US operators have already tabled $70 billion in C-band auction, and will go on

Industry News

By the final round of bidding of the 3.7GHz spectrum this year, American operators have collectively committed $70 billion. The auction will resume after the new year.

FCC’s Auction 107, opened on 8 December, will offer 280 megahertz of spectrum in the 3.7 – 3.98 GHz band, popularly referred to as C-band (which technically covers the 3.625 – 4.2 GHz band). A total of 57 qualified bidders have joined 45 rounds of bids so far, each round lasts 30 minutes. The total amount committed by the end of Round 45, the final round before holidays, reached $69,831,352,266. Bidding will resume on Monday 4 January.

The windfall so far for the Treasury is already way above the estimates made by analysts and investors before the auction started, according to the information gathered by Mike Dano of Light Reading, one of our sister organisations. For example, New Street Research estimated an end total of $51 billion, Morgan Stanley Research’s updated estimate was $35.2 billion, and analysts at Raymond James put the figure at $30 billion. In view of the latest bidding results, Raymond James has just upped their estimate to $75 billion, Dano reported.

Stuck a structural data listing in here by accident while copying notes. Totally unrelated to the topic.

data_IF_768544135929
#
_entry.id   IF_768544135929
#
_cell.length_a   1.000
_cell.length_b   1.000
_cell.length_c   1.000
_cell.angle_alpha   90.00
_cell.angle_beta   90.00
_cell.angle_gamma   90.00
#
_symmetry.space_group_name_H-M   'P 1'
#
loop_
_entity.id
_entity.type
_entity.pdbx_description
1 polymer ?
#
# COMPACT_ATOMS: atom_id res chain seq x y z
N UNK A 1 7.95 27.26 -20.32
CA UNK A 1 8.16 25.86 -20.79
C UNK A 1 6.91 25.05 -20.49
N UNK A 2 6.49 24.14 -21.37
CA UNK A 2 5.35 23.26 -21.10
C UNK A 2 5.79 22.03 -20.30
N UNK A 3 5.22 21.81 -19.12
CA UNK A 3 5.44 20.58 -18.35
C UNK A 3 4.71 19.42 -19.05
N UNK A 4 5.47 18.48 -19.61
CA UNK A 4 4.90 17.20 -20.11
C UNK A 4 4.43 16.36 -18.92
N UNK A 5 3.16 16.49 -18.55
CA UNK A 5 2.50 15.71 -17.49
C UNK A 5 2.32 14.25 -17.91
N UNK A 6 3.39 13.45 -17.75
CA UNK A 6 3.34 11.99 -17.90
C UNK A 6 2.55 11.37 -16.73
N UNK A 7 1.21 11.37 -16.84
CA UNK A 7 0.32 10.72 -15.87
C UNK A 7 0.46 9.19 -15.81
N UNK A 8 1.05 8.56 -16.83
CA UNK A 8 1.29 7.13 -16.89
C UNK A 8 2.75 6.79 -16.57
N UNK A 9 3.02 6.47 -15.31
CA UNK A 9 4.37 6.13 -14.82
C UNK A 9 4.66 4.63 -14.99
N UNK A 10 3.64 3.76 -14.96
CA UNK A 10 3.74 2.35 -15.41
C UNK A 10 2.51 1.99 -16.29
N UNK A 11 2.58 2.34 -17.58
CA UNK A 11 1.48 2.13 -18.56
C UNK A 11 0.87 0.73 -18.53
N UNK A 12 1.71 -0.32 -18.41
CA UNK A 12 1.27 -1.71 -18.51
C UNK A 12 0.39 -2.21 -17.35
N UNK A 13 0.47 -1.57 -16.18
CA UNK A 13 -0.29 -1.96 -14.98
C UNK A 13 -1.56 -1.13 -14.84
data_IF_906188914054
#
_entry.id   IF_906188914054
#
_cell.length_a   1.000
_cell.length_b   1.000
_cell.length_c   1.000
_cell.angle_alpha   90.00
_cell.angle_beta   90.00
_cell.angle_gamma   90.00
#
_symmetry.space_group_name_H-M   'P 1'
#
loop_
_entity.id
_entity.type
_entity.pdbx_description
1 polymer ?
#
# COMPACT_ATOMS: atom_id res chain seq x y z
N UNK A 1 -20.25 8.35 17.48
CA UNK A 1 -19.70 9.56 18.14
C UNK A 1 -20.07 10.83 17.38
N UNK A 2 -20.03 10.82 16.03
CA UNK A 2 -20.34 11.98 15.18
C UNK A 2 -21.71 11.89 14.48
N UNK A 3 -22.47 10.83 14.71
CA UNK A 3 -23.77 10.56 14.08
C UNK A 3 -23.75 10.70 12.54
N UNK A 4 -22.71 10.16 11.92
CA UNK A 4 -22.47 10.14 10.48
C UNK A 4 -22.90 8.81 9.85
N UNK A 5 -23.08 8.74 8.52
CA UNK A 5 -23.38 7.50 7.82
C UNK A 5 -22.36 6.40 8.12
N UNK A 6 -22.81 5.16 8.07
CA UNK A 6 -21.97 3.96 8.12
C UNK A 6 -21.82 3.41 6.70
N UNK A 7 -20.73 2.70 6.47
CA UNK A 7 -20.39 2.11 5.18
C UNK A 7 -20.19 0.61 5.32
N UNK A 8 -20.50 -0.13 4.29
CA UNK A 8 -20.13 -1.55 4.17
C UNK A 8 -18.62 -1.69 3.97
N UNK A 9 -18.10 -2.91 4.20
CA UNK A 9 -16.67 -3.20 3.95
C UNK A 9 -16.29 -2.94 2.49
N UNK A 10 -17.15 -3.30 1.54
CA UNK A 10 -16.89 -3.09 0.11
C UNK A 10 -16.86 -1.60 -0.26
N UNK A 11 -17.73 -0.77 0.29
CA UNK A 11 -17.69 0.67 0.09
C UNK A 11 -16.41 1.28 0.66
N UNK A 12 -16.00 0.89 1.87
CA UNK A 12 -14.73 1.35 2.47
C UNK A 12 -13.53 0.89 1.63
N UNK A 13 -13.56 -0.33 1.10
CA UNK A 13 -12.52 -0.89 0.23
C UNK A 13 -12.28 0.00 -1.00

The truth is no one knows how far this will continue to go. Even past cases will only provide unreliable benchmarks. The recent auction of CBRS spectrum (in the 3.55-3.65 GHz band) brought in a more modest $4.6 billion (vs. pre-auction estimate of as high as $10 billion), though admittedly the resources available for bids were more limited: only seven so-called Priority Access Licenses (PALs) were granted in each county-based area, each licence coming with an unpaired 10-megahertz block.

What worries the industry observers is the climbing debt incurred from the bidding marathon that will appear on the operators’ balance sheet. It is believed that winning bidders will use of this mid-band primarily for 5G deployment. However 5G has not been positioned as a premium service, and ARPU increase from 5G is negligible, if at all. This turns ROI on 5G investment into a question mark. It is reminiscent of the exorbitant amount the European operators paid to acquire 3G licences at the turn of the century, which has hamstrung their growth since, thanks for 3G’s failure to live up to the hype.

If there is any sign of the beginning of the end, it is the increasing number of “products” (city or county level markets) that have reached equilibrium. Nearly half of them (217 out of 452) are showing Demand = Supply. Phil Kendall, an analyst from the research firm Strategy Analytics, wrote after Round 44 that he saw this as a “good movement”.

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